There is a lot of shame and stigma in my culture associated with mental health. That if you ask for help, you are weak. But you are not. You are so brave; you are so strong.

Throughout my treatment, I learned that reproductive mental health research – and women’s health in general – is vastly underfunded and lacking in research studies. This seems incredibly unfair to me, and it’s something I’m passionate about changing.

Thanks in part to donors and supporters like you, I received exceptional healthcare when I needed it most. I’m so grateful to BC Women’s Hospital and the donors who support their talented medical teams’ vital work, but there’s more work to do. By making women’s health a priority, you are changing – even helping to save – lives. I’m living proof.

“All women deserve access to specialized world-class healthcare. But this will only happen if we make it a priority.” – Ava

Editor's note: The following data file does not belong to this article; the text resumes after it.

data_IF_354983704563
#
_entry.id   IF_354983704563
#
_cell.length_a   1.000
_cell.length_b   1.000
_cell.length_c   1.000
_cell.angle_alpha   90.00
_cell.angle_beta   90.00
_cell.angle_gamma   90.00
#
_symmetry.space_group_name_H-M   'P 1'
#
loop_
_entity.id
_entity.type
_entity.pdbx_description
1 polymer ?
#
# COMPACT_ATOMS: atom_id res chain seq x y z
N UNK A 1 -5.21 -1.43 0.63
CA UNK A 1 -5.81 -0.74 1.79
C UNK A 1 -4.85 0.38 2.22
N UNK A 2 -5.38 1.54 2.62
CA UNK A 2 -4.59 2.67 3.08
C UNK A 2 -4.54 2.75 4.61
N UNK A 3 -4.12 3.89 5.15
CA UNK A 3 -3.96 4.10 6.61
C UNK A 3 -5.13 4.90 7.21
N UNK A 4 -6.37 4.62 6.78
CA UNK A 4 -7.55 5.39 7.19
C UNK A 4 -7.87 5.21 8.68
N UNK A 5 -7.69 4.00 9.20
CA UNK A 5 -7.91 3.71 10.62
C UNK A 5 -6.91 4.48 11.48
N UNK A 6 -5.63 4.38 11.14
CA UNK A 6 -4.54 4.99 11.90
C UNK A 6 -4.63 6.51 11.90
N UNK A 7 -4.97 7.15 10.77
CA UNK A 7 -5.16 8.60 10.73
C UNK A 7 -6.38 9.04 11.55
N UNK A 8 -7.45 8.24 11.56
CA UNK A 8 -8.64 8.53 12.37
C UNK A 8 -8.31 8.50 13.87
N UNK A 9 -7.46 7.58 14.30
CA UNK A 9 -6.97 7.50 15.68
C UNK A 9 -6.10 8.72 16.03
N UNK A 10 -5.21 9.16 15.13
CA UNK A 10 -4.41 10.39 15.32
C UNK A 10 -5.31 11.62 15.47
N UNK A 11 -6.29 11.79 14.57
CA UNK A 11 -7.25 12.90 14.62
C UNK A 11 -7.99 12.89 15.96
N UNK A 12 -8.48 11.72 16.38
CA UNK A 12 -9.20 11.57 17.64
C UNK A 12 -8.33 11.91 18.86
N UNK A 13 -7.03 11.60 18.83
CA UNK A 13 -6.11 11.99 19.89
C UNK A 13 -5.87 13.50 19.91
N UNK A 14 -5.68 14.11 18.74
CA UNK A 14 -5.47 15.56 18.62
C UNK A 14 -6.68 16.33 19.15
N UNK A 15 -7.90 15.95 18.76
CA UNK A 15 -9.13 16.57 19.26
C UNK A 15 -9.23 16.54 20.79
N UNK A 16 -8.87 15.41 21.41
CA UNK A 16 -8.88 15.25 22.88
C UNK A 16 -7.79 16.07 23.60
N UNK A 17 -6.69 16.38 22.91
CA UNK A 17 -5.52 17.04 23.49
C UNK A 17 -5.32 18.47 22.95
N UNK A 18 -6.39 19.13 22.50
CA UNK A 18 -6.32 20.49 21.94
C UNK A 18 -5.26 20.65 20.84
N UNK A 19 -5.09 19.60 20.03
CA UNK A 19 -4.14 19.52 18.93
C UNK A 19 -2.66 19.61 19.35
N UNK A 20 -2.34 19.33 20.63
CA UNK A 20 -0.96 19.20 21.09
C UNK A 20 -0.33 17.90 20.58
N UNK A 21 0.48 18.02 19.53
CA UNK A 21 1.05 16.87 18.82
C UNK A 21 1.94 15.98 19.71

Please donate today and help women receive the healthcare they deserve. Your donations will help ensure the highest quality healthcare is there for you and your loved ones – just like it was for my family. 

With my deepest gratitude,
Ava Cheung

Help ensure exemplary healthcare for all women.


  • Make a donation today to help ensure specialized care is accessible for all women, at all life stages
  • Read our Q&A with Dr. Deirdre Ryan on why supporting reproductive mental health is important to her.
  • Learn more about our $4.5M campaign supporting reproductive mental health research here in BC.

BC Women’s Health Foundation is BC’s largest non-profit organization dedicated to advancing the full spectrum of women’s health. The information shared is intended to educate, inform, and point readers to credible sources. It is not intended to substitute professional medical advice. 

If you are struggling with your mental health, or concerned about someone else, call the BC Mental Health Support Line: 310-6789 (do not add 604, 778 or 250 before the number). It’s free and available 24 hours a day. If you prefer to access help and support via email, contact